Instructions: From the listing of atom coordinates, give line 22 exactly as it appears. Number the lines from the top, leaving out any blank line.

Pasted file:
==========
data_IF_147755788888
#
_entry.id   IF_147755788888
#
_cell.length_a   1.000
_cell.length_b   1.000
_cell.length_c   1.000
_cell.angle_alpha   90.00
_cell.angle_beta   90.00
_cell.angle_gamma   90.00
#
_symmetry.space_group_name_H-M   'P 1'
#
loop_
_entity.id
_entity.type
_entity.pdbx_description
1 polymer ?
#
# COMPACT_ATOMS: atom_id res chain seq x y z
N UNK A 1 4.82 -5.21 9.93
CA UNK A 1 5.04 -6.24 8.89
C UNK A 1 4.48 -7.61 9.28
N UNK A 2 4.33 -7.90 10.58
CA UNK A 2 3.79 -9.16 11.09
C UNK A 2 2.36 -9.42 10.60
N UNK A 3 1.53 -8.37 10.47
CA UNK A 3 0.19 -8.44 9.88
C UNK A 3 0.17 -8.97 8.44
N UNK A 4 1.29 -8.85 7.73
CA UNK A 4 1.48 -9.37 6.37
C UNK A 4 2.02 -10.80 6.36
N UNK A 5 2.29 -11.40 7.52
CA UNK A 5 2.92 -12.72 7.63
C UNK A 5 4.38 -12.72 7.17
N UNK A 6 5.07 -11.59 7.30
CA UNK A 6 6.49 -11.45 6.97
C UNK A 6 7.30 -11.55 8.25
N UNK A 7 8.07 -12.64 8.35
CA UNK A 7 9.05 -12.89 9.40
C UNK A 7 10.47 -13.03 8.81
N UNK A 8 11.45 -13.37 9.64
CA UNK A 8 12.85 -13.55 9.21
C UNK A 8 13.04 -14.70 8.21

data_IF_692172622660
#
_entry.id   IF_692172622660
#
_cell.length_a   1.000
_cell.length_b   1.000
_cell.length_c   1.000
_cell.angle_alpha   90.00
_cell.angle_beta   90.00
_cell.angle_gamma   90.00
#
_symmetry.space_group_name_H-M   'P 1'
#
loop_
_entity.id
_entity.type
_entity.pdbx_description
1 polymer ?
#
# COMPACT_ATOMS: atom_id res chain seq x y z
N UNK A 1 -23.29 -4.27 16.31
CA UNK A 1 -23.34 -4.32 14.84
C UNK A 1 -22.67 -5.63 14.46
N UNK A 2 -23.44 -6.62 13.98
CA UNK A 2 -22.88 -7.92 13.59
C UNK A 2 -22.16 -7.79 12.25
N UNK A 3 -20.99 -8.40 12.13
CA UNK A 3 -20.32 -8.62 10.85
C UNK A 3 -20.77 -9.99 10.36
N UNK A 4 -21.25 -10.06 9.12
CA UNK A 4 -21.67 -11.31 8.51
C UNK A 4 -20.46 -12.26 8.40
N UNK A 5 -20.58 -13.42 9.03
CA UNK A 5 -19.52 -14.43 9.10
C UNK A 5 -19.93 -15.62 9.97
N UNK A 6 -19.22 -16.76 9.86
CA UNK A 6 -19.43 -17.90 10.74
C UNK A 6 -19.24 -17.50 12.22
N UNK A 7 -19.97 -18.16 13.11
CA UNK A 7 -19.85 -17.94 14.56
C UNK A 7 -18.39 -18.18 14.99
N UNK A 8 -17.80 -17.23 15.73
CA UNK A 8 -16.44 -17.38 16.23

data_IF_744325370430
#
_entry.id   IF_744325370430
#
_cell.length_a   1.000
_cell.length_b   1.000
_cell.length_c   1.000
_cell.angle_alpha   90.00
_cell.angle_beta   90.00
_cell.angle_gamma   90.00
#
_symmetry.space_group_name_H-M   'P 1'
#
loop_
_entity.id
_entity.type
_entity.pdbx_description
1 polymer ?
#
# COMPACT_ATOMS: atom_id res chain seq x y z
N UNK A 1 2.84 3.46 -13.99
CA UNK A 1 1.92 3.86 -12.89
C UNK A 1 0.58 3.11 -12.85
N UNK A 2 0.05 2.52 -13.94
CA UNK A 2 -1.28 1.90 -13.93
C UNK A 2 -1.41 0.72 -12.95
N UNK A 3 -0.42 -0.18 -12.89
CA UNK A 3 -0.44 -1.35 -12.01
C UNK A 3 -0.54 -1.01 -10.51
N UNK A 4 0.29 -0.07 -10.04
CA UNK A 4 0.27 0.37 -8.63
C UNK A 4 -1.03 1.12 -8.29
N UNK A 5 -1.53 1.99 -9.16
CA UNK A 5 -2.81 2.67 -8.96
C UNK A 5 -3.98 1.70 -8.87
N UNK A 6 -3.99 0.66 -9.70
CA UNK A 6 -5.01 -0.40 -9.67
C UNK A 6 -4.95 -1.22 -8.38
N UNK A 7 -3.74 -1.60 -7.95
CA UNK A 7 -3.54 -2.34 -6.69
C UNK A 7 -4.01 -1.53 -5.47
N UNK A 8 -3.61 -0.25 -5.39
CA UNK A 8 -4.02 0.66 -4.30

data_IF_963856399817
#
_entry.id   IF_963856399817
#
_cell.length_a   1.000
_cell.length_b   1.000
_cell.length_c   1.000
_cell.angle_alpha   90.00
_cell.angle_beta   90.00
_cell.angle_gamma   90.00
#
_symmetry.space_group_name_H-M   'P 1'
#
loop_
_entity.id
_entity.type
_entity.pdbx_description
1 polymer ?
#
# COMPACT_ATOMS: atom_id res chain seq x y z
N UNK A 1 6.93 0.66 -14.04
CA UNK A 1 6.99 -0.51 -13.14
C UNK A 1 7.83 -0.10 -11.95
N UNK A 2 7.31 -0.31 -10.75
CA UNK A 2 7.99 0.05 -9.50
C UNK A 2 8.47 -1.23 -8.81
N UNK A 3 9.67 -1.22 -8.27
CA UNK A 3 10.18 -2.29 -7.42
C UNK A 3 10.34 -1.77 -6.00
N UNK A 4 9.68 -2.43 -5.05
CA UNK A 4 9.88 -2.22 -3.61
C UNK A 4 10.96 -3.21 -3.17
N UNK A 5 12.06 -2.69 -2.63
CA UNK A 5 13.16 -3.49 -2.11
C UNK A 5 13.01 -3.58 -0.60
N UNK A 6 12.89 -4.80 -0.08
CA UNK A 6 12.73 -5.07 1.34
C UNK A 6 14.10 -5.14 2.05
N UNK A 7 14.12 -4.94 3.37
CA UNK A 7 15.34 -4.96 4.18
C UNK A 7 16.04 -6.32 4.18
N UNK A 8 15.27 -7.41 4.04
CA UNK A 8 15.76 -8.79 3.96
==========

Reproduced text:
CA UNK A 1 5.04 -6.24 8.89